So, is it true that “Friends Are Friends Forever, if the Lord’s the Lord of them”?… an old M.W.Smith song.
    What about when friends choose to become “enemies”?… hurting, despitefully using, cursing. Only Jesus free in us can bless, pray for and Love them. A miracle that blows away any power in the world (or wisdom… it’s foolishness to them) to be sure.. the Love of God.

    “So we follow God’s own fool, ‘Cause only the foolish can tell; Believe the unbelievable; And come be a fool as well” -old Michael Card song.
    Peace to you, not as the world gives.

    MDB p.s. – friendships are a gift from God. The Lord giveth and the Lord taketh away, blessed be the name of the Lord. We must hold them with a open hand of thanks, and be careful to not hold on to them with the strength of our own will.
    I think you’re saying to “fight” for them in His grace, love and mercy though, eh Wayne?

  9. Wayne December 2, 2009 at 1:33 pm

    Absolutely, Mark, perhaps fighting is a bad word. I certainly didn’t mean roping someone to a chair and forcing them to be your friend again. By fighting for a friendship, I simply meant not walling off our heart even when others abuse us or take their leave of us, and continue to make ourselves available for reconciliation if there’s any willingness on the other party’s part. We certainly can’t harass someone into reconnecting, but as much as it lies within us seek to put healthy relationships above any other agenda.

  10. Don December 2, 2009 at 4:01 pm

    Wayne, it is interesting you bring up the rift between Paul and Barnabas. That fight was over whether or not to bring John Mark along on their next journey. It is sad that years later Paul had reconciled with John Mark and commended him as profitable to the work with him in the ministry. But there is no record of whether or not Paul and Barnabas were ever reconciled. Despite the testimony of both of these men, they were still just men.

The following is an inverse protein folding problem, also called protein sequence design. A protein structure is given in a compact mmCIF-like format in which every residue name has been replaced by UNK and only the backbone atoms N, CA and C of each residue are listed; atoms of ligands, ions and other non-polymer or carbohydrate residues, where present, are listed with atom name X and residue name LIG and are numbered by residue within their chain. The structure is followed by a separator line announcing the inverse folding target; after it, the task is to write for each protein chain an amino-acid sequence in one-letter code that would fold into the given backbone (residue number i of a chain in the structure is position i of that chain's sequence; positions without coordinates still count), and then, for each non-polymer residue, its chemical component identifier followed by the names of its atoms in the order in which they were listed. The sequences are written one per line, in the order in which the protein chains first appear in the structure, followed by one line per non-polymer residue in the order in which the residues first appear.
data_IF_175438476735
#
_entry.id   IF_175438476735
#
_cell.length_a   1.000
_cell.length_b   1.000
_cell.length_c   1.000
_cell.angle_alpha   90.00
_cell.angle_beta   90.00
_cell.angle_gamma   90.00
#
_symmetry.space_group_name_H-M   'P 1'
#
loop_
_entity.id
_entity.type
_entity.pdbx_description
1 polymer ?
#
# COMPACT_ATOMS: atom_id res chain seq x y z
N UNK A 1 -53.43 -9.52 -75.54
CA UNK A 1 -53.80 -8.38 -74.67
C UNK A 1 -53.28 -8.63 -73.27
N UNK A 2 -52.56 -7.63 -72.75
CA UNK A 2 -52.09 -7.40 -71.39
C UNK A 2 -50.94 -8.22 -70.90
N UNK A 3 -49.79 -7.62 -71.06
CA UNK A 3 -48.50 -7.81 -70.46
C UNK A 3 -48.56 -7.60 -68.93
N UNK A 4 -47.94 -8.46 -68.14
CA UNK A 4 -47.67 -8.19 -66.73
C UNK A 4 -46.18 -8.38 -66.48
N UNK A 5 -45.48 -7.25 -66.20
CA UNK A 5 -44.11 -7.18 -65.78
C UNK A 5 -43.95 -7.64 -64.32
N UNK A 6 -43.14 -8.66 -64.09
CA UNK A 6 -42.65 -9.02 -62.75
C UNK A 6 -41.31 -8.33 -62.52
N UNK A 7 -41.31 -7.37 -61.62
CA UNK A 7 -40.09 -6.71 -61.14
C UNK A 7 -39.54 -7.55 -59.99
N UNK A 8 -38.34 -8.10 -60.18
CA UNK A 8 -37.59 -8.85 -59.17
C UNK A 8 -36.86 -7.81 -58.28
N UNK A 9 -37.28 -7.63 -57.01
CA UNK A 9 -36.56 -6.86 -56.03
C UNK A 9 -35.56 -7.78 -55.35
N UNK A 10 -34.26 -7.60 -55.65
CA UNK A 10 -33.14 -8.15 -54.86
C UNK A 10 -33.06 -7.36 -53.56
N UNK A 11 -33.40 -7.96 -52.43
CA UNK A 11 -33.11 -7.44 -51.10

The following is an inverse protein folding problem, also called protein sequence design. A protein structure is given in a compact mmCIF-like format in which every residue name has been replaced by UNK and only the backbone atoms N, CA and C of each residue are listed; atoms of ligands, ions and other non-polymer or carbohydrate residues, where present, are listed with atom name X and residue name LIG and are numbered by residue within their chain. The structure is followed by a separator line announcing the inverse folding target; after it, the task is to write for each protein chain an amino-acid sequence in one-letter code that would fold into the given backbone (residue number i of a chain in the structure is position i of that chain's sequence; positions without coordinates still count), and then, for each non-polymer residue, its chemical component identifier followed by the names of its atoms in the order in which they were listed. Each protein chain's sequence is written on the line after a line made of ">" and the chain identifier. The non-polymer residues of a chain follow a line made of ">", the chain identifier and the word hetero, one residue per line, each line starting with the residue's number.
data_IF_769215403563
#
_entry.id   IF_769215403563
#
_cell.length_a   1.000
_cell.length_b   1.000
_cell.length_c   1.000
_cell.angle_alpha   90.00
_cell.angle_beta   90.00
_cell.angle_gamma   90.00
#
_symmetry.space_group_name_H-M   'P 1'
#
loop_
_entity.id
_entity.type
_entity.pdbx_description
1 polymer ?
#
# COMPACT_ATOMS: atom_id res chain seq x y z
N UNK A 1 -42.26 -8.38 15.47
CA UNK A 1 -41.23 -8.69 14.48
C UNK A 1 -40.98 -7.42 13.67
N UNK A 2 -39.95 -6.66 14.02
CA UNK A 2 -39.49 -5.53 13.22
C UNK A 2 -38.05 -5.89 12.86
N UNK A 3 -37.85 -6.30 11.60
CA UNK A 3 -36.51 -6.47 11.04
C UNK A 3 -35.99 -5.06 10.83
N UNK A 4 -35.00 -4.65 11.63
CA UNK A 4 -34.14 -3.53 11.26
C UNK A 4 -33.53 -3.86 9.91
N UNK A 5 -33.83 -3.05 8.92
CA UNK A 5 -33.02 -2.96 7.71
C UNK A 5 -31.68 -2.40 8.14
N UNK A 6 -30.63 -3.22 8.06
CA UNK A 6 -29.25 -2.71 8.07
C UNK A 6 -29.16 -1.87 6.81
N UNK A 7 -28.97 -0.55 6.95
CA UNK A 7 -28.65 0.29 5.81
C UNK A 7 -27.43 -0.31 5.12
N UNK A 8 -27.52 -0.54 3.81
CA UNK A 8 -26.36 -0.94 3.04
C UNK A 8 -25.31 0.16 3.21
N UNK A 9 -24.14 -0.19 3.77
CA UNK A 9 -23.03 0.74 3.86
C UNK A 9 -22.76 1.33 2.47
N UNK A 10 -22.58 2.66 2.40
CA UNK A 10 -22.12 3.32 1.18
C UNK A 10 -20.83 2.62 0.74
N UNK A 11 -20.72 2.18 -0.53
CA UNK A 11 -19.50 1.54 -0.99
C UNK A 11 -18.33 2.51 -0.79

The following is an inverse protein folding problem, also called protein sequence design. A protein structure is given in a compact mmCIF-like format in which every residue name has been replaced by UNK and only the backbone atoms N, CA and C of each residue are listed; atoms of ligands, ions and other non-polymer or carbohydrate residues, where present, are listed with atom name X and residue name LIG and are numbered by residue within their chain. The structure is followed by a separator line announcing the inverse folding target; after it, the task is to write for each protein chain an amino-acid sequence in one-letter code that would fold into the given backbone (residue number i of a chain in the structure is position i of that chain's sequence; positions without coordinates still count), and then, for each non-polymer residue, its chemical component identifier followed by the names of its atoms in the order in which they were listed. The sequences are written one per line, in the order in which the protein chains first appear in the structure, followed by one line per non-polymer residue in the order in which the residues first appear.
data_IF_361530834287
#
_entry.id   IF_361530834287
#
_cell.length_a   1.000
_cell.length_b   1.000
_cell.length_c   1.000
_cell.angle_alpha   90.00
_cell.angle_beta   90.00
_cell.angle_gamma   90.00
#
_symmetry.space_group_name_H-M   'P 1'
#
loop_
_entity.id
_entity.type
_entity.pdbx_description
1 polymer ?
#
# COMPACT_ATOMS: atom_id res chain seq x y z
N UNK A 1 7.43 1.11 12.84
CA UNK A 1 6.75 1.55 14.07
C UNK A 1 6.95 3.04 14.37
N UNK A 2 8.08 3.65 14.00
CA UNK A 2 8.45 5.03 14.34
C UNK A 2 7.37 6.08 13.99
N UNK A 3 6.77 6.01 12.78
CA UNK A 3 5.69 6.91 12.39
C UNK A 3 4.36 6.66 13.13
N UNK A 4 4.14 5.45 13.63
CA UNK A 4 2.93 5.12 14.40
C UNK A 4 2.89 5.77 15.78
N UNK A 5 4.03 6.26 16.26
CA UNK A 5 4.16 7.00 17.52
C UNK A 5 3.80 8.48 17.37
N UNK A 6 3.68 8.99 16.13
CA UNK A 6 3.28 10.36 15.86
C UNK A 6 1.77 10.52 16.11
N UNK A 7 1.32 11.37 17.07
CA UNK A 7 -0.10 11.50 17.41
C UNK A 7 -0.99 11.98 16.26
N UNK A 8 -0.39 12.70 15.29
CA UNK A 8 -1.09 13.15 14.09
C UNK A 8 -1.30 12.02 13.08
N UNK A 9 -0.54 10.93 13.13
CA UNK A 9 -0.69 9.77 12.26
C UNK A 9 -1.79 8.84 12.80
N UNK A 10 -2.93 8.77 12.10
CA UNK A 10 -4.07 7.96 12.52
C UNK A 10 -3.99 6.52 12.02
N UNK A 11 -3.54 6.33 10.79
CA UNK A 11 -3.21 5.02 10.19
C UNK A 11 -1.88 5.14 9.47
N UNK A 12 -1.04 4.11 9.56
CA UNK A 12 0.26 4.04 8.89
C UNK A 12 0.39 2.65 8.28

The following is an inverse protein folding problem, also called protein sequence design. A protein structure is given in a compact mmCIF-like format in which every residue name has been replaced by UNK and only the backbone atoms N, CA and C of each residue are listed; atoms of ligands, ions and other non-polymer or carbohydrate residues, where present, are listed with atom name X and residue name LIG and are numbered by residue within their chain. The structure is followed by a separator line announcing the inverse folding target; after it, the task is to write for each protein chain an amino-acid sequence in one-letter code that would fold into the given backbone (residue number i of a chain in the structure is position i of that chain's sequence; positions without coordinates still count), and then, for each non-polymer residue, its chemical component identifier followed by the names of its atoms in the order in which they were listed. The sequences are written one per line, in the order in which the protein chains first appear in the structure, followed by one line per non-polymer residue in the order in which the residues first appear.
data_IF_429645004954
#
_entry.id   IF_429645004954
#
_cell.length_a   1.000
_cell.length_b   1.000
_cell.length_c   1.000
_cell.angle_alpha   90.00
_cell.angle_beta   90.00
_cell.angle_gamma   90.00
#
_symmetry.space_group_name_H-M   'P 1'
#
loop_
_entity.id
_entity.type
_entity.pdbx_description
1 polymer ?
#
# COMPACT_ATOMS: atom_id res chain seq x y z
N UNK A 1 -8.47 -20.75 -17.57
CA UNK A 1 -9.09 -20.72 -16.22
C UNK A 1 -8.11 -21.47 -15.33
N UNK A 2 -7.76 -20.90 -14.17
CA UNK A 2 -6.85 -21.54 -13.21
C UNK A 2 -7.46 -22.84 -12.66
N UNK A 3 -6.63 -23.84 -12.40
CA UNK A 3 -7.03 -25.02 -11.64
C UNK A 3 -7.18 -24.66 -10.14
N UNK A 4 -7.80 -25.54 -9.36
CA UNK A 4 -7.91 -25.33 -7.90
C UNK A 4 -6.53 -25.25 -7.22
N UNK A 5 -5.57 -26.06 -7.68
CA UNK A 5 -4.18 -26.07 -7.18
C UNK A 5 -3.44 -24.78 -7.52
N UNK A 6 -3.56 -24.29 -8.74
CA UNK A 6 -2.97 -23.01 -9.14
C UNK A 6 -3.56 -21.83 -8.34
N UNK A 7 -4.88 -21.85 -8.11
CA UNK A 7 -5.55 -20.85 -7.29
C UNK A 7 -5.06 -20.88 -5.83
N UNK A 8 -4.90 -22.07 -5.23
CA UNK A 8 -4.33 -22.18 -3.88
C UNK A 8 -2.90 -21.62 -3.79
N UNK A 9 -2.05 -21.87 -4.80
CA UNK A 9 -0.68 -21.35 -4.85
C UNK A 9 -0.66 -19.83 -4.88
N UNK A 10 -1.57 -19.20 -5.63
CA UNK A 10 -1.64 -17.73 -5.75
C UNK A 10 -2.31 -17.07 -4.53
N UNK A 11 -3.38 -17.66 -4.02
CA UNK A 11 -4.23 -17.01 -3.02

11. Amy December 3, 2009 at 12:13 pm

    Yes Wayne, I agree. But, I also think that this “for a season” has become an over-used catch phrase, that is often really a smoke screen for people who mean, “I’m bored or irritated with this job, this group, or this person. I’m going to toss it and move on to someone or something else.”

    I also have found myself fighting alone many times, whether it was just disinterest on the other person’s part or a grief between us. People these days think nothing of tossing friendships. Just as people don’t think material things are worth repairing, they just throw it out and get a new one. I’ve had it done to me ‘outside the box,’ too. It doesn’t just happen in sticky political, institutional situations.

  12. Amy December 3, 2009 at 3:13 pm

    Yes Wayne, I agree. But, I also think that this “for a season” has become an over-used catch phrase, that is often really a smoke screen for people who mean, “I’m bored or irritated with this job, this group, or this person. I’m going to toss it and move on to someone or something else.”

    I also have found myself fighting alone many times, whether it was just disinterest on the other person’s part or a grief between us. People these days think nothing of tossing friendships. Just as people don’t think material things are worth repairing, they just throw it out and get a new one. I’ve had it done to me ‘outside the box,’ too. It doesn’t just happen in sticky political, institutional situations.

  13. Wayne December 3, 2009 at 6:05 pm

    Amy, I think we’re talking about the seasonalness of tasking together. I do agree that the relationships themselves (especially if we dismantle the task with honor and grace) should thrive even beyond it. Family is for life! I do love the long-term friendships I’ve had throughout my life. Even if we don’t see each other for years at a time, we pick up with all the affection from our last parting. Those are the relationships I love.

  14. Wayne December 3, 2009 at 9:05 pm

    Amy, I think we’re talking about the seasonalness of tasking together. I do agree that the relationships themselves (especially if we dismantle the task with honor and grace) should thrive even beyond it. Family is for life! I do love the long-term friendships I’ve had throughout my life. Even if we don’t see each other for years at a time, we pick up with all the affection from our last parting. Those are the relationships I love.